We represent Attorneys, CPAs, Doctors, Investors, Engineers, Business Owners, Entrepreneurs, Professors, Athletes, Actors, Entry-Level staff, Students, Former/Current IRS Agents and more.

You are not alone, and you are not the only one to find himself or herself in this situation.

Sean M. Golding, JD, LL.M., EA (Board Certified Tax Law Specialist)

Our Managing Partner, Sean M. Golding, JD, LLM, EA  earned an LL.M. (Master’s in Tax Law) from the University of Denver and is also an Enrolled Agent (the highest credential awarded by the IRS, and authorizes him to represent clients nationwide.)

Mr. Golding and his team have successfully handled several hundred IRS Offshore/Voluntary Disclosure Procedure cases. Whether it is a simple or complex case, safely getting clients into compliance is our passion, and we take it very seriously.

He is frequently called upon to lecture and write on issues involving IRS Voluntary Disclosure.

Less than 1% of Tax Attorneys Nationwide are Board Certified Tax Law Specialists 

Out of more than 200,000 practicing attorneys in California, less than 400 attorneys have achieved this Certified Tax Law Specialist designation.

The exam is widely regarded as one of (if not) the hardest tax exam given in the United States for practicing Attorneys. 

Beware of Copycat Law Firms

Unlike other attorneys who call themselves specialists but are not “Board Certified,” handle 5-10 different areas of tax law, purchase multiple keyword specific domain names, and even practice outside of tax, we are absolutely dedicated to Offshore Voluntary Disclosure.

*Click here to learn the benefits of retaining a Board Certified Tax Law Specialist with advanced tax credentials.

IRS Penalty List

The following is a list of potential IRS penalties for unreported and undisclosed foreign accounts and assets:

Failure to File

If you do not file by the deadline, you might face a failure-to-file penalty. If you do not pay by the due date, you could face a failure-to-pay penalty. The failure-to-file penalty is generally more than the failure-to-pay penalty.

The penalty for filing late is usually 5 percent of the unpaid taxes for each month or part of a month that a return is late. This penalty will not exceed 25 percent of your unpaid taxes. If you file your return more than 60 days after the due date or extended due date, the minimum penalty is the smaller of $135 or 100 percent of the unpaid tax.

Failure to Pay

f you do not pay your taxes by the due date, you will generally have to pay a failure-to-pay penalty of ½ of 1 percent of your unpaid taxes for each month or part of a month after the due date that the taxes are not paid. This penalty can be as much as 25 percent of your unpaid taxes. If both the failure-to-file penalty and the failure-to-pay penalty apply in any month, the 5 percent failure-to-file penalty is reduced by the failure-to-pay penalty.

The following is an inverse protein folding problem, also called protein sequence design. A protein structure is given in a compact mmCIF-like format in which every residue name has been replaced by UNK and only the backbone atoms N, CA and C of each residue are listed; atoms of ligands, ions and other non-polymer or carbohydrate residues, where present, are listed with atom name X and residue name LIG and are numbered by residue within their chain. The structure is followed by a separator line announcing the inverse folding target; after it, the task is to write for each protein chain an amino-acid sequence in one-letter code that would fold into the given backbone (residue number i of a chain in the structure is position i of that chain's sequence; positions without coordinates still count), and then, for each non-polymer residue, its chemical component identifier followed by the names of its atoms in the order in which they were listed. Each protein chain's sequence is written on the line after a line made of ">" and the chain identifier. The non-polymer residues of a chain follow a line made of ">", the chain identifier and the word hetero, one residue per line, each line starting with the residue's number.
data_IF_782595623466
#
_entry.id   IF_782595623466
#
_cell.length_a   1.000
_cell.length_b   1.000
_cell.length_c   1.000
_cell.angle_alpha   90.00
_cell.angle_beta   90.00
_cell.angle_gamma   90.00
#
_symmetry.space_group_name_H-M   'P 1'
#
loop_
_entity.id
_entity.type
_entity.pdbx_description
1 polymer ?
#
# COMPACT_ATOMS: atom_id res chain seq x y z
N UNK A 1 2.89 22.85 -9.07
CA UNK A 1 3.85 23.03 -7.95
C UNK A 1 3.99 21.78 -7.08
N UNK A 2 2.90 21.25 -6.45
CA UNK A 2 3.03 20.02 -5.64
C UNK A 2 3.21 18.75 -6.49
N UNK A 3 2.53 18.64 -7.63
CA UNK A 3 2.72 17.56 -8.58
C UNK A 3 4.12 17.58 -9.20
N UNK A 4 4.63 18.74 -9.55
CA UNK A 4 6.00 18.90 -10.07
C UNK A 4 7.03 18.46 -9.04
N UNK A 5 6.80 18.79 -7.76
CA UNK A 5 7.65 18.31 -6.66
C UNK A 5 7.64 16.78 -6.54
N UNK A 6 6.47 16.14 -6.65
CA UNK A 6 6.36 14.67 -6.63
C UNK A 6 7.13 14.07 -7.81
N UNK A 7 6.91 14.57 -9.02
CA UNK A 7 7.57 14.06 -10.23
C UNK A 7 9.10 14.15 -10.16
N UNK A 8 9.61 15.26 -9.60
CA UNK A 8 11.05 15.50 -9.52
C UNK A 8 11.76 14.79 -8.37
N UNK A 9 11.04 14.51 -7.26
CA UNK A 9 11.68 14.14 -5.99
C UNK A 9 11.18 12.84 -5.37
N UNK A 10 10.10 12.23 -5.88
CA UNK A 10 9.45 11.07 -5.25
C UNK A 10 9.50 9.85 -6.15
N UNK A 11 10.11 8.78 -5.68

However, if you file your return more than 60 days after the due date or extended due date, the minimum penalty is the smaller of $135 or 100 percent of the unpaid tax. You will not have to pay a failure-to-file or failure-to-pay penalty if you can show that you failed to file or pay on time because of reasonable cause and not because of willful neglect.

Civil Tax Fraud

If any part of any underpayment of tax required to be shown on a return is due to fraud, there shall be added to the tax an amount equal to 75 percent of the portion of the underpayment which is attributable to fraud.

A Penalty for failing to file FBARs

The civil penalty for willfully failing to file an FBAR can be as high as the greater of $100,000 or 50 percent of the total balance of the foreign financial account per violation. See 31 U.S.C. § 5321(a)(5). Non-willful violations that the IRS determines were not due to reasonable cause are subject to a $10,000 penalty per violation.

A Penalty for failing to file Form 8938

The penalty for failing to file each one of these information returns is $10,000, with an additional $10,000 added for each month the failure continues beginning 90 days after the taxpayer is notified of the delinquency, up to a maximum of $50,000 per return.

A Penalty for failing to file Form 3520

The penalty for failing to file each one of these information returns, or for filing an incomplete return, is the greater of $10,000 or 35 percent of the gross reportable amount, except for returns reporting gifts, where the penalty is five percent of the gift per month, up to a maximum penalty of 25 percent of the gift.

A Penalty for failing to file Form 3520-A

The penalty for failing to file each one of these information returns or for filing an incomplete return, is the greater of $10,000 or 5 percent of the gross value of trust assets determined to be owned by the United States person.